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Cough: Defense Mechanism and Symptom. Karen A. Fagan, MD Associate Professor of Medicine Chief of Pulmonary and Critical Care Medicine John and Alice Chair of Pulmonary Medicine University of South Alabama. Disclosure. No financial relationships relevant to this presentation or content

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Cough:Defense Mechanism and Symptom

Karen A. Fagan, MD

Associate Professor of Medicine

Chief of Pulmonary and Critical Care Medicine

John and Alice Chair of Pulmonary Medicine

University of South Alabama


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Disclosure

  • No financial relationships relevant to this presentation or content

  • Any off label use of medications will be identified during the lecture


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Objectives

  • Understand the function and physiological mechanisms of cough.

  • Classify cough according to its duration.

  • Know the most common causes of acute cough in adults.

  • Know the symptoms, signs, and empiric treatment for the 4 most common causes of chronic cough in adults.


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Case Study- D.B.

47 y/o Caucasian woman, accountant, c/o cough for 3 years. 30 pack-year smoking history, quit in 2001. Traveled to China to adopt baby girl in 2002, caught “bad chest cold”. Recovered, but had “bronchitis” (phlegm, cough) ≥ 8 times/year thereafter. Episodes of “bronchitis” start suddenly, with a sore throat. Antibiotics and prednisone reduce symptoms, but incompletely. Coughs day and night. Told “you’re just getting a lot of colds from your daughter”. Frustrated. Worried about “weird infection.” Demoted at work because of days missed due to illness.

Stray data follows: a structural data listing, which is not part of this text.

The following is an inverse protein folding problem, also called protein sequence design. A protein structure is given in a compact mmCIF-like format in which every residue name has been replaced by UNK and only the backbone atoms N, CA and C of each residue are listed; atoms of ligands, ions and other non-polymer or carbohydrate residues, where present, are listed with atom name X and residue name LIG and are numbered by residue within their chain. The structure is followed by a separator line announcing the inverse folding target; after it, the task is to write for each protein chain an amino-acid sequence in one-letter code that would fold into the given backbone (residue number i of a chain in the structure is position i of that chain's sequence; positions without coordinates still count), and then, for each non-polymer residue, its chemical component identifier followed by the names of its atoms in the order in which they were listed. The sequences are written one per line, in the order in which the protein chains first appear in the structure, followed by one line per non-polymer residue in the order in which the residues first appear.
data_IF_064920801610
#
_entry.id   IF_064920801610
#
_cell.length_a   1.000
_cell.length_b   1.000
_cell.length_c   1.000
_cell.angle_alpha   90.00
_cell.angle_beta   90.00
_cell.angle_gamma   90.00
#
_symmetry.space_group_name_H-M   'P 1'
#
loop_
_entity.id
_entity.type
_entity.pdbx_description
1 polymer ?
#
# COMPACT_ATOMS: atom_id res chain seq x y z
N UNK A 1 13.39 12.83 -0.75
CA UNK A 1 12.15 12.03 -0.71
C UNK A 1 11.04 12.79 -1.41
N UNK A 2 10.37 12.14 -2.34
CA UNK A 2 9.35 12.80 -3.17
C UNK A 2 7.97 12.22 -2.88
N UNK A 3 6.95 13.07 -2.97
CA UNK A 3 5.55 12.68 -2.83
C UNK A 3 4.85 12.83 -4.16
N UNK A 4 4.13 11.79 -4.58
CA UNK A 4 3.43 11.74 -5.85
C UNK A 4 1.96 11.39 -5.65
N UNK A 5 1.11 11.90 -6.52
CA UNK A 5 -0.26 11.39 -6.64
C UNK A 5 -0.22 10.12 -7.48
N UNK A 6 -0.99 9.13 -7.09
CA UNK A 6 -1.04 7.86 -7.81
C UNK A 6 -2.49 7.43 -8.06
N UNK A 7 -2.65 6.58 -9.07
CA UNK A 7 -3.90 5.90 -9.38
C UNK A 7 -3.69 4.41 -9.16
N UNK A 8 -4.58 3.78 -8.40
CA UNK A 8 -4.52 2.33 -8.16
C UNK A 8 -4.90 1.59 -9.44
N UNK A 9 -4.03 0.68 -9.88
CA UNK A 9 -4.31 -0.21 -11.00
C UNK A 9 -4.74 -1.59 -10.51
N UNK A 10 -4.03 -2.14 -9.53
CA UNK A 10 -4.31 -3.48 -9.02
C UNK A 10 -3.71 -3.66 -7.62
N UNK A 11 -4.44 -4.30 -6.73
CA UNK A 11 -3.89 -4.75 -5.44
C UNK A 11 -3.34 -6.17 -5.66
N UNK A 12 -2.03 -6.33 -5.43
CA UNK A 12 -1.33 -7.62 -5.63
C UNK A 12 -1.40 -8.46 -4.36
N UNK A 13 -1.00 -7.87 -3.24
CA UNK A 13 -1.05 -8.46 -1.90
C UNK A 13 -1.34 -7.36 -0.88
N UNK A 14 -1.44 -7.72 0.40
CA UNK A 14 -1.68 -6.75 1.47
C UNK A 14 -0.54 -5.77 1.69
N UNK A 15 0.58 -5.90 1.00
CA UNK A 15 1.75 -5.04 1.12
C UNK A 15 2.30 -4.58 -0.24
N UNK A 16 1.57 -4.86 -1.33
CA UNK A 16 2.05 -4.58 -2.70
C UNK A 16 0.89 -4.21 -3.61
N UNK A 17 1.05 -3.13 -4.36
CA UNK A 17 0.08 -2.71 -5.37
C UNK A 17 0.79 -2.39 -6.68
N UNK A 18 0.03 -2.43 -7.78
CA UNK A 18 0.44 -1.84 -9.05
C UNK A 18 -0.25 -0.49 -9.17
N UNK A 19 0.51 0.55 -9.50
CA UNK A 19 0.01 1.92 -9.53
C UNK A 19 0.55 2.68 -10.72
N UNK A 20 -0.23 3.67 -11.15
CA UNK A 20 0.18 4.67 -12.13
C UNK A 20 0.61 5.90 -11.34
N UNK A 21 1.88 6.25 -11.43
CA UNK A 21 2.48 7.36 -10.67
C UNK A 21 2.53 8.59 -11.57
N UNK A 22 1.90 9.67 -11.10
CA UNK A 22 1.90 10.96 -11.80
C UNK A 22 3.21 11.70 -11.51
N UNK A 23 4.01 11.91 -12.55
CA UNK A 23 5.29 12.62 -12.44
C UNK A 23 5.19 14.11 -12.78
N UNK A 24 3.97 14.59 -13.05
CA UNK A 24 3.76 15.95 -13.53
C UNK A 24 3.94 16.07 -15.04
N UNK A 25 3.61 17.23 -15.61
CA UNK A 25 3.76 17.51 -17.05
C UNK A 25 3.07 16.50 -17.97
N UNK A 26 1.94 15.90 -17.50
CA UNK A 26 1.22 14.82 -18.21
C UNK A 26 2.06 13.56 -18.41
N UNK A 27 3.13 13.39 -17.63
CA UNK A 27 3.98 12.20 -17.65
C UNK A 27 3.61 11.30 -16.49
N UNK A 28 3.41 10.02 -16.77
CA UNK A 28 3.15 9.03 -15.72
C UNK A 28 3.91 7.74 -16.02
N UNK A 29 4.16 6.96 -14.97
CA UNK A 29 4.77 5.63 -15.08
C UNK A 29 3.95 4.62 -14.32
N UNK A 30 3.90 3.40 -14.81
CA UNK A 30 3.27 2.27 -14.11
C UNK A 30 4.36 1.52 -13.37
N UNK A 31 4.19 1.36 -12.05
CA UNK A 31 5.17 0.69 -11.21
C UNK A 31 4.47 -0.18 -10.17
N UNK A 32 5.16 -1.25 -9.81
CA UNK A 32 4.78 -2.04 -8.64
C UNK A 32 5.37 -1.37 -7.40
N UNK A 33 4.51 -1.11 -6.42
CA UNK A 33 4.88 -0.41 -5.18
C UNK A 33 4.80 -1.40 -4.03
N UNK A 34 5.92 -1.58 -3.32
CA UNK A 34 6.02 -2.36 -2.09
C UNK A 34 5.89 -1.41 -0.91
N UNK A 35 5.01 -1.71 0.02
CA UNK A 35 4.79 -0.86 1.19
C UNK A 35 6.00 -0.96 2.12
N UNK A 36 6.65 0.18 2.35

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Case Study- D.B.

  • Review of Systems:

    + Mildly hoarse

    + Several sinus infections since 2002

    - Heartburn, regurgitation

    - Cardiac disease

    - Neuromuscular disease

  • Physical Exam:

    Normal vital signs

    Looks depressed

    Otherwise, normal


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Cough is #1

  • The #1 chief complaint in primary care physicians’ offices is cough

  • Most-- but not all-- cough seen by PCP’s is acute cough related to viral upper and lower respiratory tract infections

  • Chronic cough is one of the most common reasons for consultation with a pulmonologist

  • Health care costs for cough exceed several billion dollars annually


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Cough: What’s it good for?

  • Attract attention

  • Signal displeasure

  • Protect the airway from pathogens, particulates, food, other foreign bodies

  • Clear the airways of accumulated secretions, particles



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Cough Reflex: Afferent Pathway

  • Vagus nerve is major afferent pathway

  • Stimuli arise from:

    • Ear

    • Pharynx

    • Larynx

    • Lungs

    • Tracheobronchial tree

    • Heart

    • Pericardium

    • Esophagus


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Cough Reflex: Afferent Pathway

Mechanical stimuli:

  • Rapidly adapting receptors (RARs)

  • Slowly adapting stretch receptors (SARs)

  • Chemical stimuli:

    • C-fibers


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Efferent Pathway: 4 Phases

1. Inspiratory Phase

2. Compressive Phase

3. Expiratory Phase

4. Relaxation Phase


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Impaired Cough: Who’s at risk?

  • Interruption of afferent and/or efferent pathways of cough reflex impairs cough

  • Altered sensorium- anesthesia, narcotics, sedatives, alcohol, coma, stroke, seizure, SLEEP

  • Laryngeal/ upper airway disorders

  • Tracheostomy tube

  • Restrictive and obstructive lung diseases

  • Neuromuscular diseases

  • Supine in hospital bed


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Impaired Cough: Consequences

  • Aspiration of oropharyngeal or stomach contents (bacteria, food, other)

  • Acute airway obstruction

  • Pneumonia

  • Lung abscess

  • Respiratory failure/ ARDS

  • Bronchiectasis

  • Pulmonary fibrosis



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Complications of Cough

  • Result primarily from marked increase in intrathoracic pressure (> 300 mmHg) during cough

  • Affect nearly every other organ system

  • See Table 1 (handout) for PARTIAL list

  • Disruption of surgical wounds

  • Negative impact on quality of life, particularly in chronic cough


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Complications of Cough

  • Scares away big game!